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Sunday, 24 November 2013

Belated farewell to author and teacher Alex Auswaks

The name Alex Auswaks came up over dinner with friends this week. The context was discontented adults, and I mentioned that I always remembered a friend saying that once you get to twenty one, it's time to stop blaming your parents for your troubles.

That friend was Alex Auswaks, my first linguistics teacher. I hadn't seen him for nearly forty years, so later I googled him only to learn in a brief Wikipedia entry that he passed away in Israel last April. I hadn't known that he wrote detective novels and was shortlisted for several awards.

Alex taught on the Modern Languages degree at the Polytechnic of Central London in the early seventies, along with a band of characters straight out of Eccentric Casting Inc. He was rotund and florid, and taught in baggy hand-knitted pullovers, speaking in posh Australian. He had studied at The University of Sydney, but was born into the Russian community in Tientsin in China.

His instructional style was of the 'pontificate with a sardonic smile' variety, and I do recall somebody telling me in later years that he was an awful teacher. Well, he wasn't: He sparked in me a lifetime fascination with linguistics, and he almost certainly played a part in my getting a PhD and becoming a professor.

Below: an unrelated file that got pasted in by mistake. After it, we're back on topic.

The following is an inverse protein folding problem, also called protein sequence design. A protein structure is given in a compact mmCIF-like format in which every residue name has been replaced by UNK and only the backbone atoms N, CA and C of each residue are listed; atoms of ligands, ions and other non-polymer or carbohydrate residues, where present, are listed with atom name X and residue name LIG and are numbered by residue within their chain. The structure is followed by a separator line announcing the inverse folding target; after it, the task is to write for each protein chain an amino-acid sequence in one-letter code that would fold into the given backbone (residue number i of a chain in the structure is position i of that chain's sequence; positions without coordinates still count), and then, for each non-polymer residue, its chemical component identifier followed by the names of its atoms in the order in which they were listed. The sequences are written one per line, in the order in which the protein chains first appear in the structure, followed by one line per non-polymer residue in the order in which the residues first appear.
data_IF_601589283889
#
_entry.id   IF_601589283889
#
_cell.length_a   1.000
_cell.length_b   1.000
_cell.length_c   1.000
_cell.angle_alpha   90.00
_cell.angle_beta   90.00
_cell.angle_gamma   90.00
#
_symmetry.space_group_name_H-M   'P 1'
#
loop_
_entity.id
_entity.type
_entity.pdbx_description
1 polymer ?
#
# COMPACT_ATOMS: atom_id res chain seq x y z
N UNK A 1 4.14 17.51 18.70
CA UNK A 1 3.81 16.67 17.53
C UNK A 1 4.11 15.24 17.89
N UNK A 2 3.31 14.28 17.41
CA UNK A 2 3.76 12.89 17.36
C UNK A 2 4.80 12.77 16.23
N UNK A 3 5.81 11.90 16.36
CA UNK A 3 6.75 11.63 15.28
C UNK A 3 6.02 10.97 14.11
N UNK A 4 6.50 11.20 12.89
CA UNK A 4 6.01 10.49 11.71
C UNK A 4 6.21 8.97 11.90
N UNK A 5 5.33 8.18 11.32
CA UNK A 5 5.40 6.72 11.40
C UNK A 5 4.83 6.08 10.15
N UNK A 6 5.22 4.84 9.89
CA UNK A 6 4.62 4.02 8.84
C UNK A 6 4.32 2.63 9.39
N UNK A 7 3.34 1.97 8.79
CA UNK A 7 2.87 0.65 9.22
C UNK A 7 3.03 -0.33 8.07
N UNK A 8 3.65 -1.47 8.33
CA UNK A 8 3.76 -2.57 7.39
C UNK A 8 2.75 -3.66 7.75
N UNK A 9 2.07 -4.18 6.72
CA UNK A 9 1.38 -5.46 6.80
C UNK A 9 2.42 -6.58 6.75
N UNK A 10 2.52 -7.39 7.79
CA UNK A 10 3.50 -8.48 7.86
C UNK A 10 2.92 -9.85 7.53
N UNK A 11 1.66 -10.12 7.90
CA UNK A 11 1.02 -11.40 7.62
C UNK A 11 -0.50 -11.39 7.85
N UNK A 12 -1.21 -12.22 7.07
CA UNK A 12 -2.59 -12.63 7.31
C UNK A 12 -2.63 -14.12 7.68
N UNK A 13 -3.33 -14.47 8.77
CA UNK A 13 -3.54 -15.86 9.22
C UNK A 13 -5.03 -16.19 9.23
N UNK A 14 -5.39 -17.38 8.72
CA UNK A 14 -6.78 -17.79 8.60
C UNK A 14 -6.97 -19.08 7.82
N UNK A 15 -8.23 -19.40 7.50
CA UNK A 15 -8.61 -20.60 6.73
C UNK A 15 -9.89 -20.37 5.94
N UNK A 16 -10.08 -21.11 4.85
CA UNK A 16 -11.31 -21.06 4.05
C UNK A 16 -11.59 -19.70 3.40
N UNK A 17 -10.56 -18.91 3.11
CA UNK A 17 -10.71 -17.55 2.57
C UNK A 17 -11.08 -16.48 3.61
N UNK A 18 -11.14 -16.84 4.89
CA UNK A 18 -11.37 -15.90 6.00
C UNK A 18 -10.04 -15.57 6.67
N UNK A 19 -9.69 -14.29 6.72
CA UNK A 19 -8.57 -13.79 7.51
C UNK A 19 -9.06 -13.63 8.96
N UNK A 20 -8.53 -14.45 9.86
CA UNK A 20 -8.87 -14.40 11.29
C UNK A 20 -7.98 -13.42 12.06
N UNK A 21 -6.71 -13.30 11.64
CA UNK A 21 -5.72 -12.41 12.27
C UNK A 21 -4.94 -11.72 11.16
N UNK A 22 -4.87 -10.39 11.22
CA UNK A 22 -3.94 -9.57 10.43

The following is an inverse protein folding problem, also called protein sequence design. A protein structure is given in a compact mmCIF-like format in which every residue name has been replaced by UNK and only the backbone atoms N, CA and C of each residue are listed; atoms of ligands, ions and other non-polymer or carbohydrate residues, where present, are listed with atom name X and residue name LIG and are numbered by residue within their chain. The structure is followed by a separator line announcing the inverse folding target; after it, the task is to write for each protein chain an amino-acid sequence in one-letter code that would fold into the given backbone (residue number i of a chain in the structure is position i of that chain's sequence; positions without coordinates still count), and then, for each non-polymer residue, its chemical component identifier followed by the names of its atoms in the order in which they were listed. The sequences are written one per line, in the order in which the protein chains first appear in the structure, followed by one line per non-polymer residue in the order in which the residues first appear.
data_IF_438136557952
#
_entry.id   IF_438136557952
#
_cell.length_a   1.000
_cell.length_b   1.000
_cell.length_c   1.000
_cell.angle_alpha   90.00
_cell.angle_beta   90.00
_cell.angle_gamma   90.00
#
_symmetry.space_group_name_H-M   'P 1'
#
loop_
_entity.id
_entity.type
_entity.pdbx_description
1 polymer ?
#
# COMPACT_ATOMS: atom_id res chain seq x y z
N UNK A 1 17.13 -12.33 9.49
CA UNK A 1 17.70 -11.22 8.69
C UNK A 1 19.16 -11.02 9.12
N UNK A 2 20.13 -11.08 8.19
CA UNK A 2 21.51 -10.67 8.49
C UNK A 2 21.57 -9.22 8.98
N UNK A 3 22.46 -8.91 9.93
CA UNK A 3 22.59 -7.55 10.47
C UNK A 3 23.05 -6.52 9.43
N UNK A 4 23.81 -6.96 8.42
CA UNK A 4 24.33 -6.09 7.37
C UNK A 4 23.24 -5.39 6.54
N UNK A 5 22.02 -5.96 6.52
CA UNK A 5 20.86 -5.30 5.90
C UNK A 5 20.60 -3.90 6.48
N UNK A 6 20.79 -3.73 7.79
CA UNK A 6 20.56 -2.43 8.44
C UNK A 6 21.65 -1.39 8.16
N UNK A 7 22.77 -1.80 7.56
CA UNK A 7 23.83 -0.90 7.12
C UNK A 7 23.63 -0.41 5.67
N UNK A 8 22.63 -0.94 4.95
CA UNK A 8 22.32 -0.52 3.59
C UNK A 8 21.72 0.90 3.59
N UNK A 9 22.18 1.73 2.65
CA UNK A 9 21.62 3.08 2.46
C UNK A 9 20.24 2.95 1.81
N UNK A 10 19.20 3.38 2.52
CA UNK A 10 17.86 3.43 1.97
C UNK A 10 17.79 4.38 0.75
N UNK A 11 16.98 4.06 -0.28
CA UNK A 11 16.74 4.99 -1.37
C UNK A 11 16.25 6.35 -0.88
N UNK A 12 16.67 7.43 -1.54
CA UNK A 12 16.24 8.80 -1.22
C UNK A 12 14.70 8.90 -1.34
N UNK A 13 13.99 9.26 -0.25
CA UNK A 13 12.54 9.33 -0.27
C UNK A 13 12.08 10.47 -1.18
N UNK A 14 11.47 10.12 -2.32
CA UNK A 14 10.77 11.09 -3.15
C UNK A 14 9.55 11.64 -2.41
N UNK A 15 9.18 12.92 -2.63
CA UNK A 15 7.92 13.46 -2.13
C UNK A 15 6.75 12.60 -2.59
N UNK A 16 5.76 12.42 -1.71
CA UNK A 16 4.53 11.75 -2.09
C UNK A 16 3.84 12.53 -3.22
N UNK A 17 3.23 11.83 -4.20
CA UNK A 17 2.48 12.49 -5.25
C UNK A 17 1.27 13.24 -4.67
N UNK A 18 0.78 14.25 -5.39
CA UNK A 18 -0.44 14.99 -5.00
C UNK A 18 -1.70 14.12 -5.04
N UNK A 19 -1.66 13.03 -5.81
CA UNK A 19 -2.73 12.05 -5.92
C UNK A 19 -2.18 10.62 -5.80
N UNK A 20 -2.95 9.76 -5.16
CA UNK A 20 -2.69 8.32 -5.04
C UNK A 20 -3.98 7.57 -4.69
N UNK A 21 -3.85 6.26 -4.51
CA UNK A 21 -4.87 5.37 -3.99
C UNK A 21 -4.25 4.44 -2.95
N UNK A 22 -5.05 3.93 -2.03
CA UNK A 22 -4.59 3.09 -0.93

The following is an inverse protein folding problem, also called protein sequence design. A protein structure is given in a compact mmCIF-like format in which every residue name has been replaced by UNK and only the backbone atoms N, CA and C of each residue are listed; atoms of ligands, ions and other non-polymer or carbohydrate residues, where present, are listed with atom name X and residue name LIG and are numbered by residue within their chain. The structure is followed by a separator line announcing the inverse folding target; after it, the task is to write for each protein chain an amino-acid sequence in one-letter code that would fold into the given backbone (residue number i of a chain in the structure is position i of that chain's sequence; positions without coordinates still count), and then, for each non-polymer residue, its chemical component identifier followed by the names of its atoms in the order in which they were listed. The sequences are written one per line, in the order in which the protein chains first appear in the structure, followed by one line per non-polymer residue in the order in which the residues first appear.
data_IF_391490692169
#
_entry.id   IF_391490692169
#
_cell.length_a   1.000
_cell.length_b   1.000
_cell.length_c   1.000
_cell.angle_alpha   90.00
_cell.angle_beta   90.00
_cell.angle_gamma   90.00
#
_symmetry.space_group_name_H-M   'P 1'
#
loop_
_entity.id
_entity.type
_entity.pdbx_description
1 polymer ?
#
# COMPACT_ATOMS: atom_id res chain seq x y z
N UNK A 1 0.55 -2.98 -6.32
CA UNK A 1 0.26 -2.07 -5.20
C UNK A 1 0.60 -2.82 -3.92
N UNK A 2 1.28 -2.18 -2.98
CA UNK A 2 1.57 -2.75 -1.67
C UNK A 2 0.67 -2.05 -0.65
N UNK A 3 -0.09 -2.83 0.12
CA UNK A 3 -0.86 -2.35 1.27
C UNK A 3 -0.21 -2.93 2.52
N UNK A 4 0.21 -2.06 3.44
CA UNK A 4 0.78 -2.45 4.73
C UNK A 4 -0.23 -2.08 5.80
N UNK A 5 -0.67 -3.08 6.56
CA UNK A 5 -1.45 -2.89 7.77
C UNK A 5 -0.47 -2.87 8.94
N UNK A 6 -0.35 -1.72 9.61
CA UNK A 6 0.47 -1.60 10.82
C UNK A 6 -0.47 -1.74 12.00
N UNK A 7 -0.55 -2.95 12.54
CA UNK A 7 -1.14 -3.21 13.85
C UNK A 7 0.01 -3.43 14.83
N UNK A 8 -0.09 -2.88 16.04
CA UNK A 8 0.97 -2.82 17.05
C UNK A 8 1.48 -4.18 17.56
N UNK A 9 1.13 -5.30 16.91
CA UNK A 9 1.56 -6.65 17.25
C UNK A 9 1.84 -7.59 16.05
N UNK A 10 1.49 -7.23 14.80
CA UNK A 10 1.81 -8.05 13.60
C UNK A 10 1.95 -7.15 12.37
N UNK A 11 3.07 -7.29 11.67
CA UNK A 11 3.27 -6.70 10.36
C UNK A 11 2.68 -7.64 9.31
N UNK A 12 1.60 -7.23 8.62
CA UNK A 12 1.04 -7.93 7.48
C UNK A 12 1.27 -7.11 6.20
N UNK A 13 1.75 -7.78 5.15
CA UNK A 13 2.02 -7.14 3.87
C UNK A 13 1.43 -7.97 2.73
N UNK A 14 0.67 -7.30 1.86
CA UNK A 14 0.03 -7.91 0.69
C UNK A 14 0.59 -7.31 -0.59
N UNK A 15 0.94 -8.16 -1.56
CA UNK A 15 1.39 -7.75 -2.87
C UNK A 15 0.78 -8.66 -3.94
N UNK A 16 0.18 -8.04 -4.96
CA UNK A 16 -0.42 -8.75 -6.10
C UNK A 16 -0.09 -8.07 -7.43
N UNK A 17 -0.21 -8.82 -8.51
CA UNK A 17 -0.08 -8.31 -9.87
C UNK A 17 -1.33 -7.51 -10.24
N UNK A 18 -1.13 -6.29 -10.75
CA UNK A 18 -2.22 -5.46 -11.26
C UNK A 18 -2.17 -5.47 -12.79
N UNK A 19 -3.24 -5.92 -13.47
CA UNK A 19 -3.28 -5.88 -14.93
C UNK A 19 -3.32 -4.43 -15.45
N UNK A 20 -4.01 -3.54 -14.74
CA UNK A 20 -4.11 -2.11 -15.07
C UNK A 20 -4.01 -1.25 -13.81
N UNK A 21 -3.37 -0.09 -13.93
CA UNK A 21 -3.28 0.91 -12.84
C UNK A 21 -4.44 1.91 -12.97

His secret was to impart a fascination for seminal books: Malinovski's Coral Gardens and their Magic, Levi-Strauss's Structural Anthropology, Chomsky's Aspects of the Theory of Syntax. He made knowledge look interesting, and I wanted to know what he knew, so I devoured the books that he talked about. We became friends when I joined the circle of students who met him most mornings in a cafe in Red Lion Square to discuss the latest in The Guardian or Le Monde amid clouds of Gauloises smoke. He liked to open a conversation with 'as my uncle Noam Chomsky said the other day ...' but then, perhaps Chomsky was his uncle ...

My other teachers included Edgar Farag, the diminutive wrinkled Copt who wore immaculate suits and smoked cigarettes as if they were scrumptious food. There was a story that this urbane and charming Egyptian had made a good deal of money by translating the Benson and Hedges advertising slogan 'Yes' into Arabic. And there was Gerald Brooke, who had spent four years in a Soviet prison camp until being returned home in a Cold War spy swap. He taught us Russian gulag slang. Professor Peter Newmark, born as he told me in the Austro-Hungarian Empire, was a lifelong inspiration. He tore me to shreds at a research seminar in the nineties when I presented a silly pretentious paper at Surry University; good on him. There was a summer term teacher who was supposed to teach us advanced Russian conversation, but instead lectured us on the painter Ilya Repin and showed us how to read between the lines of Pravda. The cast of characters who worked at the Poly deserve their own novel, and I might write it one day. Their like could not be found in the standardised, digitized, industrialised higher education systems of today.

So a belated farewell, dear Alex Auswaks. I'd like to think that you are reading one of your uncle Noam's books in some celestial coral garden.